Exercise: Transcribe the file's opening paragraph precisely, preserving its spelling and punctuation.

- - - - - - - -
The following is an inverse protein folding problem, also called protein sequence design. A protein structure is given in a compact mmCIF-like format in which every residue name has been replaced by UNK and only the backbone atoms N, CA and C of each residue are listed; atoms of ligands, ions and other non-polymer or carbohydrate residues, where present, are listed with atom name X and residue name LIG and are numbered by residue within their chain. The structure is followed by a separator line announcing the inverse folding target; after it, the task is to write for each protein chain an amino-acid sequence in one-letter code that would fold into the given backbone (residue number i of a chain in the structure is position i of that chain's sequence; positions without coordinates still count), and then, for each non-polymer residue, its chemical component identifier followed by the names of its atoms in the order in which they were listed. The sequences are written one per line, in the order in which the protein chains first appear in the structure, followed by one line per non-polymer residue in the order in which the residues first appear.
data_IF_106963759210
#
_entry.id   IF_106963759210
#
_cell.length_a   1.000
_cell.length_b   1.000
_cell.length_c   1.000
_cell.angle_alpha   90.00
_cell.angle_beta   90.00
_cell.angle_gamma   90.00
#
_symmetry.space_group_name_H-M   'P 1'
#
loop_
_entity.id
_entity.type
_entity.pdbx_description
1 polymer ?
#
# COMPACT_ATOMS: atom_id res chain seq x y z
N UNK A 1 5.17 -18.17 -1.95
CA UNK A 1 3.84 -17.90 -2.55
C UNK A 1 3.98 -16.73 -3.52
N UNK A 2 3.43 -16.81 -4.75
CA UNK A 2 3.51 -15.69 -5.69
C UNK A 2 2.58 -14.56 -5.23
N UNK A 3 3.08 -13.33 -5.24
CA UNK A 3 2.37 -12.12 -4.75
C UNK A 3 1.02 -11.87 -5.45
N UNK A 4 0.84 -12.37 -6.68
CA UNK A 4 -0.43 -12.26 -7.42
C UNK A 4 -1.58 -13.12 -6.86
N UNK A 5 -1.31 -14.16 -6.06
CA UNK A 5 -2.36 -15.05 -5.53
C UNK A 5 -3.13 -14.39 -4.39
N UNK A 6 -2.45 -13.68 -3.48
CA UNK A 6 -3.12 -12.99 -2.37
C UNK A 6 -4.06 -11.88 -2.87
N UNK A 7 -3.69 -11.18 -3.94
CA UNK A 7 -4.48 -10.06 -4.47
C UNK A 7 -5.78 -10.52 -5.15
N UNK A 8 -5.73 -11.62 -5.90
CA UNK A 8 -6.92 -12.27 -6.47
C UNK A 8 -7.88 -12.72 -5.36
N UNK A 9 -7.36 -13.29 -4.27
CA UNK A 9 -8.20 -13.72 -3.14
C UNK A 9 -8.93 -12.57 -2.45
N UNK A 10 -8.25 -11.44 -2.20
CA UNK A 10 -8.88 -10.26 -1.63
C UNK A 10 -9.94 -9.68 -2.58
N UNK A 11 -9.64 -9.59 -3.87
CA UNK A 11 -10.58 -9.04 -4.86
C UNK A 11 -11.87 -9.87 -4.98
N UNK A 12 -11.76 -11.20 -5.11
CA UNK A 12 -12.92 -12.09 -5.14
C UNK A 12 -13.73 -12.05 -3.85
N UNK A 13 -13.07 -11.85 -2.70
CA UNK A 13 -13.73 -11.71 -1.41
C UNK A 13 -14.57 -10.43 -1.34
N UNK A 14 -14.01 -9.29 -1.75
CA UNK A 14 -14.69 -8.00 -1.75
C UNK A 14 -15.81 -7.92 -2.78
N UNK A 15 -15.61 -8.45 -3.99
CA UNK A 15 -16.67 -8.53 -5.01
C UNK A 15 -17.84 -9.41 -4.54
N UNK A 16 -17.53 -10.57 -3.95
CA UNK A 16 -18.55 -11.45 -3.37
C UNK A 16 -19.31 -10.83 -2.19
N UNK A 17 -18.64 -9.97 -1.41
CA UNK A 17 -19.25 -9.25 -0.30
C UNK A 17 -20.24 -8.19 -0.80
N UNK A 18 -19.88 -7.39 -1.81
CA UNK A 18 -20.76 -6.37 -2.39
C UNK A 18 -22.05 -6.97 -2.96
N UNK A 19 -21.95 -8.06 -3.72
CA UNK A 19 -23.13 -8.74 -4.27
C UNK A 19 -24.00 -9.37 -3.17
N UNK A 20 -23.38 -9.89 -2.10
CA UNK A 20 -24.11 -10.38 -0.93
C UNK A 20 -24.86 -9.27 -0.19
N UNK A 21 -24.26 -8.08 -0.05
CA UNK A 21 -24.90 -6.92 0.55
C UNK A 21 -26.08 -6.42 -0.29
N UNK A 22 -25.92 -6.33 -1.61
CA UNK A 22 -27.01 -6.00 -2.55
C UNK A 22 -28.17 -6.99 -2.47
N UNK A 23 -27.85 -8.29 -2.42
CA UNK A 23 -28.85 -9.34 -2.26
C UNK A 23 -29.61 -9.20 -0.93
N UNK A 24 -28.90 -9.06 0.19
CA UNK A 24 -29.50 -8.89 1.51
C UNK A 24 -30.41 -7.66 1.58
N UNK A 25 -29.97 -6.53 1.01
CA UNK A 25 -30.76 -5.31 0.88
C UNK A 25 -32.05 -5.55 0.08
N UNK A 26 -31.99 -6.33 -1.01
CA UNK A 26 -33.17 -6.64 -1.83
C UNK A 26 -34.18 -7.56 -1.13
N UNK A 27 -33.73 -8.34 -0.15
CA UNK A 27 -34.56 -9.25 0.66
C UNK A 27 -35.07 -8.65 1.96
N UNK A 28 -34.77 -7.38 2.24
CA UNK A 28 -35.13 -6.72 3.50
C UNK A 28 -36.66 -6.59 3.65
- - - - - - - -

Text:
The following is an inverse protein folding problem, also called protein sequence design. A protein structure is given in a compact mmCIF-like format in which every residue name has been replaced by UNK and only the backbone atoms N, CA and C of each residue are listed; atoms of ligands, ions and other non-polymer or carbohydrate residues, where present, are listed with atom name X and residue name LIG and are numbered by residue within their chain. The structure is followed by a separator line announcing the inverse folding target; after it, the task is to write for each protein chain an amino-acid sequence in one-letter code that would fold into the given backbone (residue number i of a chain in the structure is position i of that chain's sequence; positions without coordinates still count), and then, for each non-polymer residue, its chemical component identifier followed by the names of its atoms in the order in which they were listed. The sequences are written one per line, in the order in which the protein chains first appear in the structure, followed by one line per non-polymer residue in the order in which the residues first appear.